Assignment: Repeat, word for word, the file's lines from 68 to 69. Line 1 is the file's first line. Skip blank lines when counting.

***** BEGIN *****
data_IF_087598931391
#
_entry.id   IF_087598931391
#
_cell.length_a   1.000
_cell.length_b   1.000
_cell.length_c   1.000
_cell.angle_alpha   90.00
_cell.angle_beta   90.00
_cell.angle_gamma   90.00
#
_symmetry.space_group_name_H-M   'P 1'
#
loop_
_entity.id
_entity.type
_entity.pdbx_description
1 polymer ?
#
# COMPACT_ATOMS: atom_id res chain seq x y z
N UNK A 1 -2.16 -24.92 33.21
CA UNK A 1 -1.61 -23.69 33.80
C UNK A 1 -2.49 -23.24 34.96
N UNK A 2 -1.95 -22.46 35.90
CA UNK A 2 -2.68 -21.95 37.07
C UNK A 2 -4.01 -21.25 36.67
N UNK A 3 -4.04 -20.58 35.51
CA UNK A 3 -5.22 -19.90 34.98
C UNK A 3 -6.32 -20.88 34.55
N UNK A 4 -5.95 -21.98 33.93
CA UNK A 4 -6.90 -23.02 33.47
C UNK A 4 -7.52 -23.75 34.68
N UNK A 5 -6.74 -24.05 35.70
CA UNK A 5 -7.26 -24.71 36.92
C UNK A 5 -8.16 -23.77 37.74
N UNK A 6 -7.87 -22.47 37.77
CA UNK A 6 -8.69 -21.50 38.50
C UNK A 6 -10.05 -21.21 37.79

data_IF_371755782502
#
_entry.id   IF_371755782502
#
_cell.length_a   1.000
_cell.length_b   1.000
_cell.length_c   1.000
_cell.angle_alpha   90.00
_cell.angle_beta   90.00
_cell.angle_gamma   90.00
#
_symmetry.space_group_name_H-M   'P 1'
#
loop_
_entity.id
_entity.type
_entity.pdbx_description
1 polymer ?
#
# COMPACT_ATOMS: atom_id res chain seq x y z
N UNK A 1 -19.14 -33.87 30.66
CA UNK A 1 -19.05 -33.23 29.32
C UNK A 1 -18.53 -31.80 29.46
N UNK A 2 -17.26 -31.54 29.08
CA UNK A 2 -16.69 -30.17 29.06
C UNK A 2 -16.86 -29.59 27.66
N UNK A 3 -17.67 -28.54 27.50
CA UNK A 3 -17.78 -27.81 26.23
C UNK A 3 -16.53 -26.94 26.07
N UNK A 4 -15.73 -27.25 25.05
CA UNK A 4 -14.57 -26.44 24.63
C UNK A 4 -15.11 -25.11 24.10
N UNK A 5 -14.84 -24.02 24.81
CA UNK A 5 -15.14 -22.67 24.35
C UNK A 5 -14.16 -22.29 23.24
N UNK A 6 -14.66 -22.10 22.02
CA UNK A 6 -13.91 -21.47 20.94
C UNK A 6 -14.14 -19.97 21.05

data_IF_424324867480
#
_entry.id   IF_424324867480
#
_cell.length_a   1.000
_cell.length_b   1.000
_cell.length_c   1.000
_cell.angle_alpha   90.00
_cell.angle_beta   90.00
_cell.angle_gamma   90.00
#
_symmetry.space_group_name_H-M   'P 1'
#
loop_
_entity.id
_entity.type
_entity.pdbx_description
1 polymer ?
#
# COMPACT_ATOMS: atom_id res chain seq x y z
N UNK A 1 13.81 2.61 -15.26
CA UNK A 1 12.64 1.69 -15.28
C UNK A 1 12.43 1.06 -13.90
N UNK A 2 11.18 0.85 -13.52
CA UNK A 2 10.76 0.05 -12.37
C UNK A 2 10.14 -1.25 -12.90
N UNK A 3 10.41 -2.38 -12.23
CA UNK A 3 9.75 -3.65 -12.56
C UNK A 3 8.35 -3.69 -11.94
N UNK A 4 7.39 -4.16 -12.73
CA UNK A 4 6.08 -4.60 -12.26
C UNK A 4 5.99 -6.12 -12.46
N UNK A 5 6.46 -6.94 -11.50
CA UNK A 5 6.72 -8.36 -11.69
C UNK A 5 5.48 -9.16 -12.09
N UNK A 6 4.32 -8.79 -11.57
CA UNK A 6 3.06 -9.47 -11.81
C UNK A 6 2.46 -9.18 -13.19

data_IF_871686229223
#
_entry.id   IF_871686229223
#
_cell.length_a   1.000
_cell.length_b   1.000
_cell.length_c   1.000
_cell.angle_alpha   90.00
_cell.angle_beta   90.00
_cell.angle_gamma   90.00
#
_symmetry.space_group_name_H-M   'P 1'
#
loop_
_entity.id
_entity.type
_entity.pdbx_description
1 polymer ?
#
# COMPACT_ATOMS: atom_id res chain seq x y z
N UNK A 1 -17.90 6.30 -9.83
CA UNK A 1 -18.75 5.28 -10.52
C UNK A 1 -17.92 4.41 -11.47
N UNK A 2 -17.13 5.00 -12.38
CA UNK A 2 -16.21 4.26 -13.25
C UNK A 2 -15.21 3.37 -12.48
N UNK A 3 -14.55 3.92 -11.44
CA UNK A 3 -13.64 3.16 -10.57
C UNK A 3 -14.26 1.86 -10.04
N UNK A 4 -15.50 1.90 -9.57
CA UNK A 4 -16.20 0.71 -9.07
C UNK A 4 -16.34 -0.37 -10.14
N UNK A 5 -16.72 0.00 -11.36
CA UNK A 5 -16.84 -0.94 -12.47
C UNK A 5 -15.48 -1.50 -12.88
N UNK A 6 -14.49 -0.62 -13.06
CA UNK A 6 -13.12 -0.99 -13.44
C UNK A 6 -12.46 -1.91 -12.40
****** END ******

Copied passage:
N UNK A 4 -15.73 -27.25 25.05
CA UNK A 4 -14.57 -26.44 24.63